Stagg started the novel while in graduate school in Arizona, then moved to New York and finished the rest while looking for work. "I'm not sure I'll ever have time to write another book because of my full-time job," she tells me. "[Writing Surveys] went quickly because it's what I did to distract myself from the emails that weren't getting answered. Now, I can't delete my emails fast enough."
When I sat down with Stagg to talk about her creative process, jealousy, and Internet fame, but I admit: I also wanted to find out if her protagonist was a reflection of the punk chick who gave me those Doc Martens half a decade ago.
BROADLY: What was the book you read over and over growing up?
Natasha Stagg: I don't know if I've read any one book more than twice. I should now, though, since I have a bad memory. The worst. When I was a teenager I read books about young women in mental institutions, like I Never Promised You a Rose Garden by Hannah Green and Girl, Interrupted by Susanna Kaysen. I'm sure I read Baudelaire's The Flowers of Evil (Le Fleurs du Mal) a few times.
It's impossible to not write pieces of ourselves into fictional characters, but how much of Colleen, your protagonist in Surveys, is you?
I'm sure a lot of me is in there, but I tried to separate us. I have to base places in fiction on places I have been, so I can picture every corner and the mood of a room. All of the places are real. I think I am pretty different from all the characters, though. For example, I've never been famous.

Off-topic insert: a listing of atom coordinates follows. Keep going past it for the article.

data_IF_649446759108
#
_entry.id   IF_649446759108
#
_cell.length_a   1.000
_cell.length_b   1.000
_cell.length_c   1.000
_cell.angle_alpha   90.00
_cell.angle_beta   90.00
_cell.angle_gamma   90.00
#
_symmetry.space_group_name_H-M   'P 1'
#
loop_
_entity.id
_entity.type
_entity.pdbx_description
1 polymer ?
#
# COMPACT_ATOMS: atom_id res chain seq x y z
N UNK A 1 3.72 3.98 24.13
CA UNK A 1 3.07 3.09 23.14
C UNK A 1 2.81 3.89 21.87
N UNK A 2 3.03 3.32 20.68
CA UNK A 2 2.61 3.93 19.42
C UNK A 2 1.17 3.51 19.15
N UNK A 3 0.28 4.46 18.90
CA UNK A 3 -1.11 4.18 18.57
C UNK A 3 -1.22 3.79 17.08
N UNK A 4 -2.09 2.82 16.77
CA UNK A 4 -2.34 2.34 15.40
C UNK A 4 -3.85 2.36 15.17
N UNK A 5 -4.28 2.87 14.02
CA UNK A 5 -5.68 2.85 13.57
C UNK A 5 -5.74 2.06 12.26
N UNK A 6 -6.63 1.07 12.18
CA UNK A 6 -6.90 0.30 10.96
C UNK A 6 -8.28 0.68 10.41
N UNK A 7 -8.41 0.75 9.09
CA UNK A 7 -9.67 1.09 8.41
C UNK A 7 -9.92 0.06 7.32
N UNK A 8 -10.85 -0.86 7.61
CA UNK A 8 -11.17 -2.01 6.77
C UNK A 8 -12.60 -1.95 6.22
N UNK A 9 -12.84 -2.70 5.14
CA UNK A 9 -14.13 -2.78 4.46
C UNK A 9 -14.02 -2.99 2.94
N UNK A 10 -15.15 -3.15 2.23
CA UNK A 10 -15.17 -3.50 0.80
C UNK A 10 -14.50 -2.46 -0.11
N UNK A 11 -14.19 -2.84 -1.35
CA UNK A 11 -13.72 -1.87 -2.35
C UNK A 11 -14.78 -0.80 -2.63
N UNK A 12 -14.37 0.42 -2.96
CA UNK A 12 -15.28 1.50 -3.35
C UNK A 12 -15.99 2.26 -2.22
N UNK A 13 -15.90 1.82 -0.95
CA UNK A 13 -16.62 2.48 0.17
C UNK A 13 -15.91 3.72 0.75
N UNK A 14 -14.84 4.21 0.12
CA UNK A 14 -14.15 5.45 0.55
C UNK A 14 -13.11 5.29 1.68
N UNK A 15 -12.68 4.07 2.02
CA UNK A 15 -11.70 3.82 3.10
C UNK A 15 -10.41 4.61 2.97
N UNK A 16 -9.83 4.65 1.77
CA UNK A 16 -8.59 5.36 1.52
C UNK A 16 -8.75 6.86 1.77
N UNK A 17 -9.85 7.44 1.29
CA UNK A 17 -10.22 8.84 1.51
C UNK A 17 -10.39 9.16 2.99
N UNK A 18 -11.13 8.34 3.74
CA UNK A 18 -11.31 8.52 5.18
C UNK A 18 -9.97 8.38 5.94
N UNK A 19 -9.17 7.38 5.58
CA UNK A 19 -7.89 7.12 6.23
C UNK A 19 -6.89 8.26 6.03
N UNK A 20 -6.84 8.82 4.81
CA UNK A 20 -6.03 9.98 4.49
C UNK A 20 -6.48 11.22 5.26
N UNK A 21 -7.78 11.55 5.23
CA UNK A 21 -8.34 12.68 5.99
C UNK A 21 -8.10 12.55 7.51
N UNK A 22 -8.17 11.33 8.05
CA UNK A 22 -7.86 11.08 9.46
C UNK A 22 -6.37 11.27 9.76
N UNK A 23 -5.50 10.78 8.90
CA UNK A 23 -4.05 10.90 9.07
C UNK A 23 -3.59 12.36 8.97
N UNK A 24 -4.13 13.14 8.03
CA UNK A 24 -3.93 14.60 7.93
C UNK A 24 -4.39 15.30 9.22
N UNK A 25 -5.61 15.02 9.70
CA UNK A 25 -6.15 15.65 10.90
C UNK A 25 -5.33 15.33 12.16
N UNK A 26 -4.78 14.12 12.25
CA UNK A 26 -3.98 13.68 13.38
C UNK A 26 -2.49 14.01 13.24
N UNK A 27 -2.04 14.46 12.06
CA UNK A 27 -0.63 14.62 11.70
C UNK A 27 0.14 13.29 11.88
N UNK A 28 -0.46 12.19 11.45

You don't show Colleen developing her relationship with Jim online, even though it was an essential part of her becoming famous overnight. Why did you feel that was unnecessary?
I think that had to do with the other abstracted and skipped-over parts. Everything that could really make any of the characters connected to a certain scene or practice—anything that would make them too immediately recognizable as a type—I tried to avoid. I wanted all of them to feel as vivid and present as coworkers, but not more so than that. You know a lot about your coworkers, but often you don't know the interests they would, for example, list on a dating profile. You know, instead, their mannerisms and how they will react to most news. You might know more about their behaviors than their own friends do, since your perspicacity isn't clouded by any social benchmarks.
When Colleen becomes obsessed with Lucinda after she finds out Jim is sleeping with her, you detail a scene about Colleen obsessively looking through the selfies Lucinda posts on her blog:
Lucinda's presence was blowing up. She posted many, many selfies, but that's a hard thing to notice unless you hate the person doing it. The narcissism of selfies is still weirdly invisible to most people, because when you look someone up, you expect to see pictures of that person, not pictures from their point of view.
So much of this book was written before I had much knowledge of social media, since I started [Surveys] back when I was in school and Instagram didn't exist then. I think I learned my own feelings about some of these behaviors through writing this, in a way. I think it's funny that selfies are by definition a picture of oneself taken by oneself, so they are by definition self-centered. But calling a generation used to taking selfies self-centered by default seems shortsighted. I think what I was getting at was that you shade your own view of someone's social media output with feelings that must pre-exist. If you're jealous of someone, you imagine that their selfies look self-involved. If you admire them, those same images just look like pictures of that person. You forget the context. All of these platforms were created with some motive in mind. They are designed to be used frequently, and no one would use them without a reason to keep up a strong front. Jealousy is what drives people to search deeper, or to implicate, to strive for popularity.